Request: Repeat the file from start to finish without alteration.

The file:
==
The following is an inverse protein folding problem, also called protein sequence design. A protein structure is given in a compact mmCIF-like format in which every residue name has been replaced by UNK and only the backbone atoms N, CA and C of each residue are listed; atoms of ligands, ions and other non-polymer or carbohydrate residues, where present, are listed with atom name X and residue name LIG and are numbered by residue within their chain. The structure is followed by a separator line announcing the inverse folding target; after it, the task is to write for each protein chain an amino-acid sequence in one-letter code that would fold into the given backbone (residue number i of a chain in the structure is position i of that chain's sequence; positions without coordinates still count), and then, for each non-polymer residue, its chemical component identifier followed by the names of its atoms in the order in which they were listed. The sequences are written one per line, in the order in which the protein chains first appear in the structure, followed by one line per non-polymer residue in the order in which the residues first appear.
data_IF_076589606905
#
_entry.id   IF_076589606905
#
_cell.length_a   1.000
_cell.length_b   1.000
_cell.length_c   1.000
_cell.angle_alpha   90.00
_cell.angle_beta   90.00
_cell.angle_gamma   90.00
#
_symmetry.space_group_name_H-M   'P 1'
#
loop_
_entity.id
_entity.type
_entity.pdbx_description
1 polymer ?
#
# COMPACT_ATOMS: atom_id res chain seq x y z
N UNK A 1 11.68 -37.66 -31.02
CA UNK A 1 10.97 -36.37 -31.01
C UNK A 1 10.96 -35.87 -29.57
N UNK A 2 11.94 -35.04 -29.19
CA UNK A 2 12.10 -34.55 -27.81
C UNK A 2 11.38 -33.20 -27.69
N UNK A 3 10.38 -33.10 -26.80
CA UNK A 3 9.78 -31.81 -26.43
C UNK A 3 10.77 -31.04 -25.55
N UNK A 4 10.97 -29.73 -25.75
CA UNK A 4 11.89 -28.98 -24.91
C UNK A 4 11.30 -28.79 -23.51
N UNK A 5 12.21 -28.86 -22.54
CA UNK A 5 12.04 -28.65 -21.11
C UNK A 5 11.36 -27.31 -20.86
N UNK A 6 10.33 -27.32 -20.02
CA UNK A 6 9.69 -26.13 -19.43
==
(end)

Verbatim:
The following is an inverse protein folding problem, also called protein sequence design. A protein structure is given in a compact mmCIF-like format in which every residue name has been replaced by UNK and only the backbone atoms N, CA and C of each residue are listed; atoms of ligands, ions and other non-polymer or carbohydrate residues, where present, are listed with atom name X and residue name LIG and are numbered by residue within their chain. The structure is followed by a separator line announcing the inverse folding target; after it, the task is to write for each protein chain an amino-acid sequence in one-letter code that would fold into the given backbone (residue number i of a chain in the structure is position i of that chain's sequence; positions without coordinates still count), and then, for each non-polymer residue, its chemical component identifier followed by the names of its atoms in the order in which they were listed. The sequences are written one per line, in the order in which the protein chains first appear in the structure, followed by one line per non-polymer residue in the order in which the residues first appear.
data_IF_076589606905
#
_entry.id   IF_076589606905
#
_cell.length_a   1.000
_cell.length_b   1.000
_cell.length_c   1.000
_cell.angle_alpha   90.00
_cell.angle_beta   90.00
_cell.angle_gamma   90.00
#
_symmetry.space_group_name_H-M   'P 1'
#
loop_
_entity.id
_entity.type
_entity.pdbx_description
1 polymer ?
#
# COMPACT_ATOMS: atom_id res chain seq x y z
N UNK A 1 11.68 -37.66 -31.02
CA UNK A 1 10.97 -36.37 -31.01
C UNK A 1 10.96 -35.87 -29.57
N UNK A 2 11.94 -35.04 -29.19
CA UNK A 2 12.10 -34.55 -27.81
C UNK A 2 11.38 -33.20 -27.69
N UNK A 3 10.38 -33.10 -26.80
CA UNK A 3 9.78 -31.81 -26.43
C UNK A 3 10.77 -31.04 -25.55
N UNK A 4 10.97 -29.73 -25.75
CA UNK A 4 11.89 -28.98 -24.91
C UNK A 4 11.30 -28.79 -23.51
N UNK A 5 12.21 -28.86 -22.54
CA UNK A 5 12.04 -28.65 -21.11
C UNK A 5 11.36 -27.31 -20.86
N UNK A 6 10.33 -27.32 -20.02
CA UNK A 6 9.69 -26.13 -19.43